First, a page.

Experts say 'hero syndrome' not common among police
|By Damien Cave, The New York Times
When the police arrested him on Saturday, they accused Joseph Rodriguez, a former transit officer, of placing a bomb in the Times Square subway station, causing a blast that injured him minutes after he warned commuters about an impending explosion. That explosion injured an arm, leg and eye.
Mr. Rodriguez's lawyer, Edgar De Leon, said yesterday in an interview that his client is not guilty of the charges of arson, criminal possession of a weapon and reckless endangerment. He refused to address the question of motive.
But if Mr. Rodriguez is found to have built a bomb to create an opportunity for bravery, his case would appear to be an anomaly. While there are no known scientific studies on "hero syndrome" crimes, experts say that police officers are involved in such crimes less often than firefighters and security guards. They also say that it is rare to find a case in which a bomb exploded, injuring the person who allegedly set it.
Jim Wright, a former profiler with the Federal Bureau of Investigation, said that he has not come across a case of a police officer intentionally detonating a bomb for glory in more than 30 years of studying violent offenders. The closest example that he could think of related to an officer - whom Mr. Wright refused to identify, or name the city he served - who was accused of firing a gun at his patrol car's windshield, then claiming that a suspect shot at him.
"I'm not aware of a case similar to the one at hand," said Mr. Wright, a senior analyst with the Threat Assessment Group, a company involved in preventing workplace violence.
Mr. Wright's supervisor, Dr. Park Dietz, a renowned forensic psychiatrist, said that most so-called vanity crimes that are known to experts are committed by security guards. "In a given year," he said, "we see 10 security guard cases; 3 law enforcement cases; 3 firefighter cases, and 4 hospital cases."
The scenarios vary. Dr. Dietz recalled a grocery store security guard who had contaminated produce in order to discover the contamination. There have also been cases of vandalism and of fake bombs made of clay and wires.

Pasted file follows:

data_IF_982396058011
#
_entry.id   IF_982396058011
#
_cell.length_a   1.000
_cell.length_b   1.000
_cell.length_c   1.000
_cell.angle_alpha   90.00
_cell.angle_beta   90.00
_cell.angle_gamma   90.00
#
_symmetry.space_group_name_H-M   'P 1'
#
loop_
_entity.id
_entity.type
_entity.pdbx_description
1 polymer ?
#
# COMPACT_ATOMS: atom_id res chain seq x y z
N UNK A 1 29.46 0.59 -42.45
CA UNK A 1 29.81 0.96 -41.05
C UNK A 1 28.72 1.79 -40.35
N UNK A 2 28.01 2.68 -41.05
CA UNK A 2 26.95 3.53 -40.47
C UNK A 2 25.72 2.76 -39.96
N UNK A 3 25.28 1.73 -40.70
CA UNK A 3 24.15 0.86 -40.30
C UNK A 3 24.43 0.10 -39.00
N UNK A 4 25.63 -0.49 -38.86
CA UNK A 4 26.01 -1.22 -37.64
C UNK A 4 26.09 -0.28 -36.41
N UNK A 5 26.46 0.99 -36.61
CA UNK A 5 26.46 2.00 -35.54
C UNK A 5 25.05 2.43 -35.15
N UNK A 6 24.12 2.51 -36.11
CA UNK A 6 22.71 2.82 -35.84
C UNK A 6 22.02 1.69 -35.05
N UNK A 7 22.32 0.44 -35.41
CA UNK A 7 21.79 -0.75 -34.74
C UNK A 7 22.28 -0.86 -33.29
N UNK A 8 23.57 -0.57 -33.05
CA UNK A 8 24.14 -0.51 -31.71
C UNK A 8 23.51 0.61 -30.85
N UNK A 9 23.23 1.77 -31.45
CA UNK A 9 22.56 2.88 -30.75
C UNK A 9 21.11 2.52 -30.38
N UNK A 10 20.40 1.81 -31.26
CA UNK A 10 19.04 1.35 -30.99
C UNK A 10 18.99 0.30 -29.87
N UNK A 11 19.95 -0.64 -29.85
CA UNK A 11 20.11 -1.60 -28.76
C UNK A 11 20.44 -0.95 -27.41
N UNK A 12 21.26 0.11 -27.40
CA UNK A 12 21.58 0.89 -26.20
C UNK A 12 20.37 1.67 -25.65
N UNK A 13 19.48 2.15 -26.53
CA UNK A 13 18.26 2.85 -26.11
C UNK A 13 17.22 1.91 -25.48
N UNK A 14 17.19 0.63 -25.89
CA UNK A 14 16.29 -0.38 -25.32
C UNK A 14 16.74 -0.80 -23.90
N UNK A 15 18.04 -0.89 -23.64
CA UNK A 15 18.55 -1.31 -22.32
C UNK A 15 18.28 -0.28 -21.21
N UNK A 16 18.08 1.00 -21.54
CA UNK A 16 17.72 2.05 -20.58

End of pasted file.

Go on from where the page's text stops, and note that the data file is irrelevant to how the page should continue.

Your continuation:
Psychiatrists agree that there is no clear profile of a person likely to create havoc in order to help people avoid it. Medical professionals - such as Charles Cullen, the nurse who confessed to killing 16 people while on duty at hospitals in Pennsylvania and New Jersey - tend to act out of a need to feel powerful, psychiatrists say; others do it for fear of losing a job or to exact vengeance.
A 2003 federal study of at least 75 firefighters who have committed arson found that most of them had a simpler reason - because they wanted the excitement of putting out a blaze. The arsonists were usually new to the profession, with about three years experience, and they tended to be volunteers rather than full-time paid employees. They were interested in fire service "for excitement, not for the sake of public service," the report stated.
Michael Rustigan, a criminologist at San Francisco State University, said that most self-created heroes are narcissists in a slump. They are typically people "who are not able to achieve their aspirations," he said. "They've fallen down, and they now want to be heroes." He added, "They are a manifestation of our culture's obsession with fame."
Dr. Alfredo Nudman, head of the personality disorder unit at Weill Cornell Center of New York-Presbyterian Hospital, said that public, self-created acts of bravery have often been the result of earlier claims to greatness.
"They go around boasting about themselves and brag about what they do," he said. "Then people start to notice that they're a fake, so they have to up the ante to be recognized."
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